Interview: Bret Hartman

Feature by Paul Fisher

RSA's chief technology officer thinks security should be left to experts. He tells Paul Fisher why he's no fan of employee awareness training.

RSA's chief technology officer thinks security should be left to experts. He tells Paul Fisher why he's no fan of employee awareness training.

Bret Hartman is one of those rare industry representatives who have an understanding of security that has an impact on people's everyday lives.

Now chief technology officer at RSA, he began his career as a US Air Force pilot assigned to the National Security Agency. This obviously involved far more than tooling around in expensive flying machines as, while there, he is credited with helping to create the Trusted Computer System Evaluation Criteria for the US Department of Defense - also known, rather intriguingly, as the "Orange Book".

Twenty-five years after leaving the US Air Force and with a raft of senior technical roles behind him, Hartman moved to RSA following its acquisition by EMC, where he held exactly the same job title.

Relaxing in the sun-drenched lobby of the Kensington Marriott, Hartman explains how his life has changed since joining EMC two years ago. "As far as I know, I was the first-ever security CTO at EMC," he says. "Before, the company was really trying to figure out what its security strategy should be. Historically, EMC has focused on information management and the data centre.

"It was all about: 'how do we embed security within the EMC product line? How do we actually make security a core component of what it means to manage information?'"

In his current role, the challenge is kind of a variation on a theme. RSA is traditionally known as a provider of effective security products, but their integration was left to the customer or another partner.

"RSA was never really focused on the solutions component, but now it is providing security technologies to solve problems within the EMC product base and with our partners, such as Microsoft and Cisco," Hartman says. "Security has really becomes a feature, a core component of player platforms, as opposed to a stand-alone or add-on. That's a huge change."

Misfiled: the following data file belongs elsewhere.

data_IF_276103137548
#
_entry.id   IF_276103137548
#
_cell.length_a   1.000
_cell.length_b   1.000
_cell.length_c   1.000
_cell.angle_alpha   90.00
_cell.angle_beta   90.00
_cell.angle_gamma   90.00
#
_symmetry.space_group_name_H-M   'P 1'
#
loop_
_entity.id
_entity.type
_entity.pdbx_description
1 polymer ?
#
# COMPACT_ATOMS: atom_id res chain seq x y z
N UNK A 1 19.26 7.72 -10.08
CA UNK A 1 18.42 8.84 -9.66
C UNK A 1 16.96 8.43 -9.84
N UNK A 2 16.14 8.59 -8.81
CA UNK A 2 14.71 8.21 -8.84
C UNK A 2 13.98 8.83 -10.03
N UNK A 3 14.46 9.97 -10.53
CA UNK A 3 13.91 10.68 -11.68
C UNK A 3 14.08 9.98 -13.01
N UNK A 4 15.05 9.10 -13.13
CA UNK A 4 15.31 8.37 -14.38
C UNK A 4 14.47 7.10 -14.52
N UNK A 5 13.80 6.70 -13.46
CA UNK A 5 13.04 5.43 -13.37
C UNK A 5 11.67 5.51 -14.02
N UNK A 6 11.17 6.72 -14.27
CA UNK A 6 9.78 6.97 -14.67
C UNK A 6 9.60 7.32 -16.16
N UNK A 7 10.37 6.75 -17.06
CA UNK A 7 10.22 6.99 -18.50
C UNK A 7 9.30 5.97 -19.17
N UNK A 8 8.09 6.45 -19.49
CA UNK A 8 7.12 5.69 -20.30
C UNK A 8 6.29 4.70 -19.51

This is all good marketing speak, but the best product integration in the world doesn't add up to much when people can do things like burn a couple of CDs with hugely sensitive data, pop them in the post and lose them.

Hartman's answer to these more human problems is less clear-cut and, ultimately, something of a blow to those who believe in the power of education.

"Less and less information is actually under the control of central IT these days. Information is created everywhere, it's out on everybody's laptops, it's outsourced, it's developed all over the world," he points out. "So how do you impose control on that information when so little of it is under your direct physical control? You have to have the right technologies in place to maintain that control.

"Maybe it's because I'm a technologist, but I'm much more sceptical of the training discussion. Of course training's crucial, but what we see in companies everywhere is that the chief security officer or chief compliance officer will define a corporate policy. And, sure, everybody who goes for training will read it." But then, Hartman claims, they will ignore it, happily sending out data on USB sticks and web-based email, because they are under pressure to get things done and achieve results.

"The world is too complicated and, frankly, it's too difficult to be able to follow those policies under strain. I'm a believer that the right technologies have to be in place to be able to control and enforce that," he states.

This is certainly different from a seam in information security thinking that "security buy-in" is all it takes to turn careless employees into model ones. The Hartman philosophy is that only applied technology can prevent inevitable human error.

To him then, no matter how much training people have or how often you remind them of the importance of security, they will go on making mistakes. "Unless you're a security professional, that's not your job," he continues. "At the end of the day your job is whatever it is - to make the company money, sell the product and deliver your service. Security is typically down the list in terms of priorities. Most people view barriers as an impediment.